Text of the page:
Alon, Hong Kong is tiny in comparison to even a mid-sized US metro; its land area is smaller than Indianapolis’ core county. It is also a polyglot world trade city with a complicated history. It is not surrounded by plains and farmland, and perhaps most importantly, HK is not a democracy.

    For these reasons, I don’t think its lessons about land-use regulation are particularly applicable to the US heartland.

    Aaron, I fully agree regarding “disposable” suburbs and that’s why I support your “mother of all impact fees” concept. Building the capex into the purchase price instead of kicking the can down the road should realistically provide a bit of a disincentive for new sprawling suburbs.

    I just read in a news story today that 70% of Carmel, Indiana households do NOT have school-age children. This implies an aging-in-place population, though we will have to wait for the Census to confirm it.

    That’s surprising news; 70% is well past the tipping point where additional school levies might be resisted by those who care more about keeping their property taxes down than about maintaining or raising the school system’s quality.

  17. To add to cdc guy’s comments on Hong Kong: Until recently, it had to be utterly self-dependent for resources such as water (prior to 1997, the chances of getting so much as a drop of H2O from mainland China were practically zero)–the fact that the interior of the Kowloon Peninsula is largely off-limit to development (a key issue in the high densities along the coast) is due to practical necessity.

    While HK’s transit system is excellent (density, again); it’s also busily expanding its freeway network as well.

  18. Alon Levy says:

    Hong Kong’s population would make it the sixth or seventh largest metro area in the US. The small urban footprint comes from Hong Kong’s choice to keep most of its area off-limits to urban development.

    Democracy has nothing to do with it. Hong Kong is not Singapore. It has a weird system of government where the people get to elect half the legislature and business leaders get to elect the other half. It gives the people input, which among other things killed congestion pricing. And it’s arguably more democratic than the US, where 100% of politicians are in the pockets of their major contributors.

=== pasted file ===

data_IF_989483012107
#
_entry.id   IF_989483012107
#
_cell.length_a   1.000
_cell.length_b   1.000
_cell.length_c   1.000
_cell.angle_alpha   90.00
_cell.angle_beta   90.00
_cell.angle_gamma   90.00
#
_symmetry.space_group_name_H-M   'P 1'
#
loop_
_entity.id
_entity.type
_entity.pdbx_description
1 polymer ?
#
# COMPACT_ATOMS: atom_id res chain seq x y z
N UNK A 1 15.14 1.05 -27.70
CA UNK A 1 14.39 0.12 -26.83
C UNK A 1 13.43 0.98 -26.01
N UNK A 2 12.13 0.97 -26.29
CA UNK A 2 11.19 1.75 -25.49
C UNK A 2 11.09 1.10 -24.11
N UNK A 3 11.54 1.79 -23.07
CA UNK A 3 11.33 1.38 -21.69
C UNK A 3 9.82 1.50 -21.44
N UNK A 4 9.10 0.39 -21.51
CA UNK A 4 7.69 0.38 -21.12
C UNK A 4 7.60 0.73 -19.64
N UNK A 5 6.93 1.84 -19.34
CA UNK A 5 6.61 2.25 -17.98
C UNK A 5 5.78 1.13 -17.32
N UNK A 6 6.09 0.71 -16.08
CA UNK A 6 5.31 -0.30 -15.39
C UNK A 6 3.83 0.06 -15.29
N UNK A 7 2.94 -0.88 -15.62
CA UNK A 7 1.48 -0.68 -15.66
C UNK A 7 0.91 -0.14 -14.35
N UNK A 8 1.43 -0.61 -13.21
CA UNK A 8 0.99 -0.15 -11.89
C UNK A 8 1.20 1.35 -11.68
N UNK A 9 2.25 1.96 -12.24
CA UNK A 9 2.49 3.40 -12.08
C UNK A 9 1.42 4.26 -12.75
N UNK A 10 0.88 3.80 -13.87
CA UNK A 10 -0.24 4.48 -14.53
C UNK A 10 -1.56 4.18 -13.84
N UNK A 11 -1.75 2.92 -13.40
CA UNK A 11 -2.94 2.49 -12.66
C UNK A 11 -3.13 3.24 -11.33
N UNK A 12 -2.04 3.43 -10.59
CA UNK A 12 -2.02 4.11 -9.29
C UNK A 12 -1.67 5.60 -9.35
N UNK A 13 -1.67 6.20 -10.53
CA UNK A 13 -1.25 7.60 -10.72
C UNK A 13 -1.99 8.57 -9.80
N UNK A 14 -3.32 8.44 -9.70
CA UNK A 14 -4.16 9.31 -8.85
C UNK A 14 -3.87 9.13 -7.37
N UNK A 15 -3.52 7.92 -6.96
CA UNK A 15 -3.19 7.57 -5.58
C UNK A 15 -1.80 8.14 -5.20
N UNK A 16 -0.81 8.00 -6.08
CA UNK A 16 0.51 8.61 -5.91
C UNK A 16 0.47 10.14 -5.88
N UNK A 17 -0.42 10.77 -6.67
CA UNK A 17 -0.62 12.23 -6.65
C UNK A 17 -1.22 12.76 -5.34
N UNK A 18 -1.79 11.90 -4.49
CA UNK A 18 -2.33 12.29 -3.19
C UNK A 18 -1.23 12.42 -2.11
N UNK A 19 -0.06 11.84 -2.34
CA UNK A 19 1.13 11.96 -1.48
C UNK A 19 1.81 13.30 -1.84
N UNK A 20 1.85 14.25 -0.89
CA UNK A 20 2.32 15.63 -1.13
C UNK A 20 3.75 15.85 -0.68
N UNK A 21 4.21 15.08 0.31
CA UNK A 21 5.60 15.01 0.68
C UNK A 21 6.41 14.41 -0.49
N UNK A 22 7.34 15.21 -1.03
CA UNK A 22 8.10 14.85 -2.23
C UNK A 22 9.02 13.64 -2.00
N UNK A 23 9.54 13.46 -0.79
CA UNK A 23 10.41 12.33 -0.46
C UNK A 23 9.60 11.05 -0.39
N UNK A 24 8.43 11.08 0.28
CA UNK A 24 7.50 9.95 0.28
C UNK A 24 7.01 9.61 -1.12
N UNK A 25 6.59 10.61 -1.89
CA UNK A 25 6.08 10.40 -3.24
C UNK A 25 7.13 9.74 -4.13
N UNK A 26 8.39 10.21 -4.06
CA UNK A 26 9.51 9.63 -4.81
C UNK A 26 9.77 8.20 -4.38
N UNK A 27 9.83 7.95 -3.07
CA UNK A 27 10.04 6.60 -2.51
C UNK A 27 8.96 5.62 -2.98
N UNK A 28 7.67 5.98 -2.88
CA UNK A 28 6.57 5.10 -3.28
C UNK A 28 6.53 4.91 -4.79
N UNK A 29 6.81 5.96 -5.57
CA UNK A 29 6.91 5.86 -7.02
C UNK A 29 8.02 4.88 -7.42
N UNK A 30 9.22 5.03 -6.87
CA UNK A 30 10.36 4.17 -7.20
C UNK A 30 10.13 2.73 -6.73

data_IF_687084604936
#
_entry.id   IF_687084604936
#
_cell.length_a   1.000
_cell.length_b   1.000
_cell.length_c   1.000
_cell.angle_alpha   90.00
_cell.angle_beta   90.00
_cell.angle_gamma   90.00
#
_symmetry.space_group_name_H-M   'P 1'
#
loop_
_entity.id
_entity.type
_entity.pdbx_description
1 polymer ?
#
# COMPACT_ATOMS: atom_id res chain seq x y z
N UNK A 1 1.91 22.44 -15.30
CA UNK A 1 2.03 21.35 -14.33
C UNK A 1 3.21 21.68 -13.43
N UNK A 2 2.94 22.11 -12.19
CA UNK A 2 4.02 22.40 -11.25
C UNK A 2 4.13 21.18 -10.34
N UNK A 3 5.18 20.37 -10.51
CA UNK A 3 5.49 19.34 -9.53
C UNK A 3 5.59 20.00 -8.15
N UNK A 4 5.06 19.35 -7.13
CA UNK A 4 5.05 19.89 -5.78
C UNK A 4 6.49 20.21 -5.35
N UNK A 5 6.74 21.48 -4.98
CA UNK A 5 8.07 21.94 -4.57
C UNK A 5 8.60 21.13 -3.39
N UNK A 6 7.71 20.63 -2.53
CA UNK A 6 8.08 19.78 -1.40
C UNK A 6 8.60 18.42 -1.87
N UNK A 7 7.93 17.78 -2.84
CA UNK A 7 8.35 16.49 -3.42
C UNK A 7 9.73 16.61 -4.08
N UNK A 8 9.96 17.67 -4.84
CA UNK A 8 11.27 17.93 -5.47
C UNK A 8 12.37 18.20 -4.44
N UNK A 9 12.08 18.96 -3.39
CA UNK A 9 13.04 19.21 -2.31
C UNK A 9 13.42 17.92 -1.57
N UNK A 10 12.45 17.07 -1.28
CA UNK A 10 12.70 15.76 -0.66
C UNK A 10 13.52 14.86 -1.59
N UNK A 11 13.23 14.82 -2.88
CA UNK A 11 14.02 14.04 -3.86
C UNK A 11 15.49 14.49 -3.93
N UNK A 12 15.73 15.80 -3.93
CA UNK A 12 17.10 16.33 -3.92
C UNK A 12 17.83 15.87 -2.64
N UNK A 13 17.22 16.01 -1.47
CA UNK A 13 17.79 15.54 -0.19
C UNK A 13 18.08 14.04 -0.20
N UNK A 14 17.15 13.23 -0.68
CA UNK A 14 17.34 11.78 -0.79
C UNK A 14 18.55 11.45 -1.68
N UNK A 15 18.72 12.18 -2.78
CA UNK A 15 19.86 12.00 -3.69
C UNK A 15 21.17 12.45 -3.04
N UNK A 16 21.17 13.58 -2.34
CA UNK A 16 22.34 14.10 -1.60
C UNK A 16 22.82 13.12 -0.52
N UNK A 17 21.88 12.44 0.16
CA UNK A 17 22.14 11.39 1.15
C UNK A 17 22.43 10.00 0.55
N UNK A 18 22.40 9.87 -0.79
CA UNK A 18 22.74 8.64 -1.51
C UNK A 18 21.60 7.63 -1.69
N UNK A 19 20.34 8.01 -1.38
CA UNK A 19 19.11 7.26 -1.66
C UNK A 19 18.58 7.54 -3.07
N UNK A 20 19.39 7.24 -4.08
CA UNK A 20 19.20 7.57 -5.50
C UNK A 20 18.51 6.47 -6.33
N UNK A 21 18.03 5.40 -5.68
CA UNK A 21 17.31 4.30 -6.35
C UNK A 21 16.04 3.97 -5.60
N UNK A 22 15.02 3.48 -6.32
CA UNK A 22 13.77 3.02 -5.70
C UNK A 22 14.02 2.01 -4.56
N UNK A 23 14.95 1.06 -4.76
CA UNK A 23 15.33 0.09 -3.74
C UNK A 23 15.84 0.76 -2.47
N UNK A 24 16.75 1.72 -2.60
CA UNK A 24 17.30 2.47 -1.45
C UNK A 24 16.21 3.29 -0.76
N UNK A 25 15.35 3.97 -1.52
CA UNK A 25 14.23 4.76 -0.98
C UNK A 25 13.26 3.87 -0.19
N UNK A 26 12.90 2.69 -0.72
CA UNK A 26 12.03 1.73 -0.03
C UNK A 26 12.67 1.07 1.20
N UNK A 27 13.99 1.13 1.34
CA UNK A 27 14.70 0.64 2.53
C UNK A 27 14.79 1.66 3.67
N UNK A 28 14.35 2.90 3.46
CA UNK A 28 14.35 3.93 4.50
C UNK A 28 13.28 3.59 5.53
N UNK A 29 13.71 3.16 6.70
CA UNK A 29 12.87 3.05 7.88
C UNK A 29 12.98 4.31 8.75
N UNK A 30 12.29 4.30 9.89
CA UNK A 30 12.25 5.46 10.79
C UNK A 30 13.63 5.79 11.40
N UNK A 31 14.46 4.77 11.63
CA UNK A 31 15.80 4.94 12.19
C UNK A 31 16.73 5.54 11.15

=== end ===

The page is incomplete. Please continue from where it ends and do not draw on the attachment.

19. Alon;

    You write:

    And it’s arguably more democratic than the US, where 100% of politicians are in the pockets of their major contributors.

    While I would put the actual figure of captured elected officials at well less than 100% (I can think of plenty of counter-examples), certainly a significant fraction (and quite likely a majority) are sufficiently beholden to political contributors that they act in ways which aren’t in the best interests of their constituents.

    But what about HK? The composition of the legislative council is indeed interesting; but how is capture of the “people’s half” by elites avoided? Public financing? Strict limits on campaign contributions? Or is enough capturable political power vested elsewhere so that elites need not bother?

    While I’ve spent a great deal of time visiting Hong Kong, I have never lived there and am rather clueless about local politics–and the above-reference Wikipedia article doesn’t shed any light on this particular issue.


    How are elections

  20. Alon Levy says:

    The influence of money on politics is a uniquely American thing. Elsewhere there are limits on political contributions, political commercials, etc. Different countries’ practices vary, but the billion dollar campaign is unheard of outside the US. The same is true for lawyers; the notion that success in a trial boils down to how much you spend on a top-tier lawyer doesn’t exist in any country I know anything about other than the US.

    Hong Kong’s plutocratic half of the Legislative Council is globally unique as well. Most likely, the Hong Kong elites started out with the British system and never figured out the power of unlimited campaign contributions.

  21. Tom says:

    I was born in Buffalo in 1943. I used to ride the IRC trolley cars “Downtown” to Lafayette Square at Broaday and Main. The Lafayette Theater was right there. Around the corner on Main eastboung were the Century, and Center theaters. Westbounb toward Lake Erie was the Palace Burlesque theater. Downtown was the center of Buffalo. There was some neighborhood shopping centers around the city. I lived near the City Limits of Buffalo at Bailey and Broadway where the old IRC trolley termminal was, and they turned around to go back downtown.
    The point is that Buffalo, by todays standards was very compact, and vibrant. The first “PLAZA” was the Thruway Plaza at Walden and Harlem. The NYS Thruway has just reached Buffalo. City line ended where the trolleys ended and it was mostly rural from there out.
    It is evident that Buffalo lost it’s beauty and uniequeness due to urban sprawl and expansion. It has not been for the better.
    I believe an example of a region that made a success of a “regional” government was Toronto. Each individul municipality gave up their sovereignty and eliminated a multitude of duplicious services i.e.fire, police, sanitation etc. There was better coordination.
    – Buffalo Tom